This interview has been condensed and lightly edited for clarity. Andrew Ng: I usually say, "Don't do that." If I go to a team and say, "Hey, everyone, please be AI-first," that tends to focus the team on technology, which might be great for a research lab. But in terms of how I execute the business, I tend to be customer-led or mission-led, almost never technology-led. After heading the AI teams at Google and Baidu, I realized that AI has transformed software consumer internet, like web search and online advertising.
Yesterday, while watching Intel's new CEO lay out his plan for the company's future, I started thinking back on the last 15 years of tech. In 2005 I owned a smartphone powered by an Intel processor. The HTC Magician was, like every smartphone in 2005, not great, but it was fully functional, well-received and powered by an XScale ARM chip. A year after I bought the Magician, Intel sold its XScale business for $600 million, believing it would have an ultra-efficient (0.5W!) x86 CPU capable of running Windows Vista by 2010. ARM-based chips were sold inside phones, laptops, games consoles and thousands of IoT devices.
Researchers from the University of Waterloo in Canada are working on developing prosthetic legs equipped with computer vision and deep-learning AI. The technologies thus employed will help legs function similar to an able-bodied person and adjust their motion by observing the surroundings. This is a case of yet another AI-powered wearable innovation with the potential to bring cheers for many. According to a report, the AI wearable market is expected to grow at a CAGR of around 30% and expected to reach a valuation of more than $180 billion by 2025. Further, the Ministry of Electronics and IT (MeitY) is soon planning to extend the PLI scheme for smart wearables, IoT, and VR products.
Riva Health, founded by scientist Tuhin Sinha and Siri co-founder Dag Kittlaus, wants to help people measure their blood pressure in a clinically approved way. Blood pressure can help indicate at-risk patients before they are actually at risk, showing early signs of heart disease. While other hardware solutions on the market promise the same end goal, Riva wants to be a purely software solution that integrates with hardware that it thinks its end user has anyway: their smartphone. The company, launching out of stealth today, has raised $15.5 million in seed funding in a round led by Menlo Ventures, with participation from True Ventures. Greg Yap of Menlo, who talked to Sinha for three years before investing, will be joining the board.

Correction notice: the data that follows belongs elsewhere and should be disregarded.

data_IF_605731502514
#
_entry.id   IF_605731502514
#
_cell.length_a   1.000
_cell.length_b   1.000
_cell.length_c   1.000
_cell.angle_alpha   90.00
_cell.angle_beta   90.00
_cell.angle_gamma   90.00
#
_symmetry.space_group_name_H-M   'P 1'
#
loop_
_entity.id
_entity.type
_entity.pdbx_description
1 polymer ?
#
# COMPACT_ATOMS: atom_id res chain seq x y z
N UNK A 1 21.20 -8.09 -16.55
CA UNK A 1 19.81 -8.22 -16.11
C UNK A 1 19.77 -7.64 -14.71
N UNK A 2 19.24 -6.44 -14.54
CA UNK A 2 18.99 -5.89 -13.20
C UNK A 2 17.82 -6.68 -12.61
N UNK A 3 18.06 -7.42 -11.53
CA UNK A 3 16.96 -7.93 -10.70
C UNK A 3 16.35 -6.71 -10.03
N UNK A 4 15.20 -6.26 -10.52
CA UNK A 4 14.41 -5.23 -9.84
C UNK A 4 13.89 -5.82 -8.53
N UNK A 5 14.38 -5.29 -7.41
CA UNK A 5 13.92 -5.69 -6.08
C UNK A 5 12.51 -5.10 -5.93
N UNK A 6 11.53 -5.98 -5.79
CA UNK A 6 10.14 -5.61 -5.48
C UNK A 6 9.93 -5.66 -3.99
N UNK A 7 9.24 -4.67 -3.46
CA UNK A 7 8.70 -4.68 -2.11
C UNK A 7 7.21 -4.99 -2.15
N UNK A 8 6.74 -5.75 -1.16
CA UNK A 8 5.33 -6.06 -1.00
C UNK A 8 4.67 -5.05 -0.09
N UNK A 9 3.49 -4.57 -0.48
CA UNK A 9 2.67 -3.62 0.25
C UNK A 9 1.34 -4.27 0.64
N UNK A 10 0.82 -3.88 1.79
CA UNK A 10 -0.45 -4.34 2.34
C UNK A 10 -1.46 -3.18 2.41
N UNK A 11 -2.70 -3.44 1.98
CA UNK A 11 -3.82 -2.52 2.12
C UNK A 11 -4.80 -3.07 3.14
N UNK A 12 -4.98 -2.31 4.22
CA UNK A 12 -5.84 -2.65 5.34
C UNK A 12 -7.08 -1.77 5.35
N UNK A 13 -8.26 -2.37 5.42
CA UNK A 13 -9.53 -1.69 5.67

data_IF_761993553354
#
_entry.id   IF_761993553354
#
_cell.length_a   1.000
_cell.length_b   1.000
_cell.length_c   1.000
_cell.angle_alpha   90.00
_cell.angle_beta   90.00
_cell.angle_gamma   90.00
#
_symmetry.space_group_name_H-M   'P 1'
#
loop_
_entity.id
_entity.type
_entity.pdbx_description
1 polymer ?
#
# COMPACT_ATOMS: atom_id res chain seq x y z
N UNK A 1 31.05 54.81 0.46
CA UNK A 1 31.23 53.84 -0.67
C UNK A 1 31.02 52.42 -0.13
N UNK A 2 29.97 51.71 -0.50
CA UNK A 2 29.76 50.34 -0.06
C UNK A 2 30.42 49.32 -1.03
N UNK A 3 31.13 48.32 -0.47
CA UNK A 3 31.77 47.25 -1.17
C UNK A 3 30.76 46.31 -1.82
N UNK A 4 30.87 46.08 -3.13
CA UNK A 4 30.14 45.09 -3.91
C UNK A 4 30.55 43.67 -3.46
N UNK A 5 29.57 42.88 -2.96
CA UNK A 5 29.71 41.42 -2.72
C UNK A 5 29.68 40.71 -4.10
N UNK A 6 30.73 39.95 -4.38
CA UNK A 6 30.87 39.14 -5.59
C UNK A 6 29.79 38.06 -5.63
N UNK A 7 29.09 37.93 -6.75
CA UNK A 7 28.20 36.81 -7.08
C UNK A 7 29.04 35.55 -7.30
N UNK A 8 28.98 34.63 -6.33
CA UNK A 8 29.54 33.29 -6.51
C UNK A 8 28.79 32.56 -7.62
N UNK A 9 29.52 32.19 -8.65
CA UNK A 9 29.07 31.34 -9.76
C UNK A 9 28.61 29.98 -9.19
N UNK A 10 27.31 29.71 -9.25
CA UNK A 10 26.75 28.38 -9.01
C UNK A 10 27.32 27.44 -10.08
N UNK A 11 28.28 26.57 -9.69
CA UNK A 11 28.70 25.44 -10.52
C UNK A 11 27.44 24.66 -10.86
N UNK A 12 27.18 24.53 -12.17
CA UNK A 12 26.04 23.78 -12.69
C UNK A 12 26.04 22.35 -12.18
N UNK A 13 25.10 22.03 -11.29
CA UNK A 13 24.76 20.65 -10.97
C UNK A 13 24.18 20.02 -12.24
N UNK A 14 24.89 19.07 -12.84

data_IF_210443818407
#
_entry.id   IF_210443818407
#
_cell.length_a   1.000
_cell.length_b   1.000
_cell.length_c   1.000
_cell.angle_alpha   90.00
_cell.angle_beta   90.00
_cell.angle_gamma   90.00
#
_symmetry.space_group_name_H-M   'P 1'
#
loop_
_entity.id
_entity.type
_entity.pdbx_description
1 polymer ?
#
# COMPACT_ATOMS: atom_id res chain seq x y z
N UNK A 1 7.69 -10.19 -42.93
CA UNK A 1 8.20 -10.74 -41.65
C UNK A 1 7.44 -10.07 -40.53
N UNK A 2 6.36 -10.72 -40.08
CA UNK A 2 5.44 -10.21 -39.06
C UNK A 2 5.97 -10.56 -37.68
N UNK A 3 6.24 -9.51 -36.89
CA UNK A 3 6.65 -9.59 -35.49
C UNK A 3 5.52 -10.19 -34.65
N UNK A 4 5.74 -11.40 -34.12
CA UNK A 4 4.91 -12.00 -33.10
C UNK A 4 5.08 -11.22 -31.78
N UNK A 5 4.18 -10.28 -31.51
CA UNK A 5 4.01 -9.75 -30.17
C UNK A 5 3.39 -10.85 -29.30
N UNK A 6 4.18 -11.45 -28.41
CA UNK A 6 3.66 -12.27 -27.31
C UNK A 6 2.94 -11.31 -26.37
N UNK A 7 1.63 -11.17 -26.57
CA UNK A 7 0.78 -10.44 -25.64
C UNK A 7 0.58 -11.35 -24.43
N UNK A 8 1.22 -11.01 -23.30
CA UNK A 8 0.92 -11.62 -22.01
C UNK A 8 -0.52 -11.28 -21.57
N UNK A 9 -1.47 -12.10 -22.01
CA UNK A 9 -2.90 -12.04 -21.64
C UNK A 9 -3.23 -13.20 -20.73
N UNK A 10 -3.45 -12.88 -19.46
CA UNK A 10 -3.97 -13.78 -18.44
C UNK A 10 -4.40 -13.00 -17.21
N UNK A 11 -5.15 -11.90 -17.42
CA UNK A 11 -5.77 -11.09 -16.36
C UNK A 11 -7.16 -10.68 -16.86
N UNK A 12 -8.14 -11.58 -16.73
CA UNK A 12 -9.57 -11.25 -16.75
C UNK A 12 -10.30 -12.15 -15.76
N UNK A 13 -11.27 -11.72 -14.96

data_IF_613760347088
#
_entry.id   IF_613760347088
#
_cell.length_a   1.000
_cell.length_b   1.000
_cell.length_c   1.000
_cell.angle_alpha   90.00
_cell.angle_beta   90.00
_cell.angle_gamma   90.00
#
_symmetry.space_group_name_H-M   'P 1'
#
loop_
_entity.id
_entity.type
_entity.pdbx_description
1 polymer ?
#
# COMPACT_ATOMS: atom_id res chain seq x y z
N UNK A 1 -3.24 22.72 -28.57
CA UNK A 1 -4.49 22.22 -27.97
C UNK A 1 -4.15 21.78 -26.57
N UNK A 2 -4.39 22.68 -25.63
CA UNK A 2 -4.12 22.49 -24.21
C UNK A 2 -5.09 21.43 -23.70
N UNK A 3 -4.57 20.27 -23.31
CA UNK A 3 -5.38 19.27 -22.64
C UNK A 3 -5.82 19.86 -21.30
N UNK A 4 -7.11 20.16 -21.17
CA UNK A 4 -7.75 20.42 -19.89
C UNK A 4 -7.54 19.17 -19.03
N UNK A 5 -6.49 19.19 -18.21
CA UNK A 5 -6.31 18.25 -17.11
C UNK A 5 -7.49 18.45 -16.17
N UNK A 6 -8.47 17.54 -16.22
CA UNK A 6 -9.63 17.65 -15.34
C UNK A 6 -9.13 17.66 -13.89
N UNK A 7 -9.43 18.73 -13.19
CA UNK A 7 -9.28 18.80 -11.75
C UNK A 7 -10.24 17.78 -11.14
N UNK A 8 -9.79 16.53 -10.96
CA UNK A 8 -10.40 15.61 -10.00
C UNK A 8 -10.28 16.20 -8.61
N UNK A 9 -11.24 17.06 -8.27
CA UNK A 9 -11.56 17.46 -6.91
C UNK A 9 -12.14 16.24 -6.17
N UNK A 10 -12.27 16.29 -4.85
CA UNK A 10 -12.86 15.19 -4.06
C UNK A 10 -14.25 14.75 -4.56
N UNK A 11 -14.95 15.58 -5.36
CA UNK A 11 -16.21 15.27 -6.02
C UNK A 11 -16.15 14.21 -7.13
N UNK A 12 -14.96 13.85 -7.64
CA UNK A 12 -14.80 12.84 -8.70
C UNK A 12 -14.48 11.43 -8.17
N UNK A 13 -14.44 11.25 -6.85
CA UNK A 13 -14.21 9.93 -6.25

Six months after the Trump administration dealt a crushing blow to Huawei Technologies Co.'s smartphone business, the Chinese telecommunications giant is turning to less glamorous alternatives that may eventually offset the decline of its biggest revenue contributor. Among its newest customers is a fish farm in eastern China that's twice the size of New York's Central Park. The farm is covered with tens of thousands of solar panels outfitted with Huawei's inverters to shield its fish from excessive sunlight while generating power. About 370 miles to the west in coal-rich Shanxi province, wireless sensors and cameras deep beneath the earth monitor oxygen levels and potential machine malfunctions in mine pit -- all supplied by the tech titan. And next month, a shiny new electric car featuring its lidar sensor will debut at China's largest auto show.
MIT researchers have developed a way to produce holograms almost instantly. They say the deep learning-based method is so efficient that it could run on a smartphone. A new method called tensor holography could enable the creation of holograms for virtual reality, 3D printing, medical imaging, and more -- and it can run on a smartphone. Despite years of hype, virtual reality headsets have yet to topple TV or computer screens as the go-to devices for video viewing. One reason: VR can make users feel sick.